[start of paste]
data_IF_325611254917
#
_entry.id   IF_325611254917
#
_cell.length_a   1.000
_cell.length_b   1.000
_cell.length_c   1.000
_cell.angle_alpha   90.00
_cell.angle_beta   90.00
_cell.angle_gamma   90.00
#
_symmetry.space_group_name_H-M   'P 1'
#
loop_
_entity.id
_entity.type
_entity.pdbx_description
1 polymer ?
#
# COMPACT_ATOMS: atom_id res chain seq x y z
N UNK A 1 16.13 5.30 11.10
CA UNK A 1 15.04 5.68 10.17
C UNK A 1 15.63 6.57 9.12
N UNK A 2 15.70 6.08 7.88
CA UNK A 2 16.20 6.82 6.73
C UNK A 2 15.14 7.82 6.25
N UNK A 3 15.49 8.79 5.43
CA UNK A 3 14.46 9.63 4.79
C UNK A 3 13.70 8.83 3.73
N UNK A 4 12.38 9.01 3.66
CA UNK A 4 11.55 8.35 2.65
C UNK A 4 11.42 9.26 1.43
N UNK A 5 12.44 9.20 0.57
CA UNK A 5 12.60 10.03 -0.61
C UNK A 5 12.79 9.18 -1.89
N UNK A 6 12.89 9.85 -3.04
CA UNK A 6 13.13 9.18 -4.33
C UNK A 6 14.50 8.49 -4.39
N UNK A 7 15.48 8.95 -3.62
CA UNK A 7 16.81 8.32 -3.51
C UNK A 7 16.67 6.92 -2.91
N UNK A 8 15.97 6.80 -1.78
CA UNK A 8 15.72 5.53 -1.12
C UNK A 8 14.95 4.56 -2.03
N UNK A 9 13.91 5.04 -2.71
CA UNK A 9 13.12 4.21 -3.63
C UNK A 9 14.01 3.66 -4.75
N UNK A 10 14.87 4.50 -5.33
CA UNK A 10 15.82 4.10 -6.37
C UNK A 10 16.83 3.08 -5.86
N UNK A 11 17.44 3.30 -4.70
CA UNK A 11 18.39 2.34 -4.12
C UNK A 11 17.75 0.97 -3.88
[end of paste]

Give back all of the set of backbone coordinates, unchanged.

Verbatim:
data_IF_325611254917
#
_entry.id   IF_325611254917
#
_cell.length_a   1.000
_cell.length_b   1.000
_cell.length_c   1.000
_cell.angle_alpha   90.00
_cell.angle_beta   90.00
_cell.angle_gamma   90.00
#
_symmetry.space_group_name_H-M   'P 1'
#
loop_
_entity.id
_entity.type
_entity.pdbx_description
1 polymer ?
#
# COMPACT_ATOMS: atom_id res chain seq x y z
N UNK A 1 16.13 5.30 11.10
CA UNK A 1 15.04 5.68 10.17
C UNK A 1 15.63 6.57 9.12
N UNK A 2 15.70 6.08 7.88
CA UNK A 2 16.20 6.82 6.73
C UNK A 2 15.14 7.82 6.25
N UNK A 3 15.49 8.79 5.43
CA UNK A 3 14.46 9.63 4.79
C UNK A 3 13.70 8.83 3.73
N UNK A 4 12.38 9.01 3.66
CA UNK A 4 11.55 8.35 2.65
C UNK A 4 11.42 9.26 1.43
N UNK A 5 12.44 9.20 0.57
CA UNK A 5 12.60 10.03 -0.61
C UNK A 5 12.79 9.18 -1.89
N UNK A 6 12.89 9.85 -3.04
CA UNK A 6 13.13 9.18 -4.33
C UNK A 6 14.50 8.49 -4.39
N UNK A 7 15.48 8.95 -3.62
CA UNK A 7 16.81 8.32 -3.51
C UNK A 7 16.67 6.92 -2.91
N UNK A 8 15.97 6.80 -1.78
CA UNK A 8 15.72 5.53 -1.12
C UNK A 8 14.95 4.56 -2.03
N UNK A 9 13.91 5.04 -2.71
CA UNK A 9 13.12 4.21 -3.63
C UNK A 9 14.01 3.66 -4.75
N UNK A 10 14.87 4.50 -5.33
CA UNK A 10 15.82 4.10 -6.37
C UNK A 10 16.83 3.08 -5.86
N UNK A 11 17.44 3.30 -4.70
CA UNK A 11 18.39 2.34 -4.12
C UNK A 11 17.75 0.97 -3.88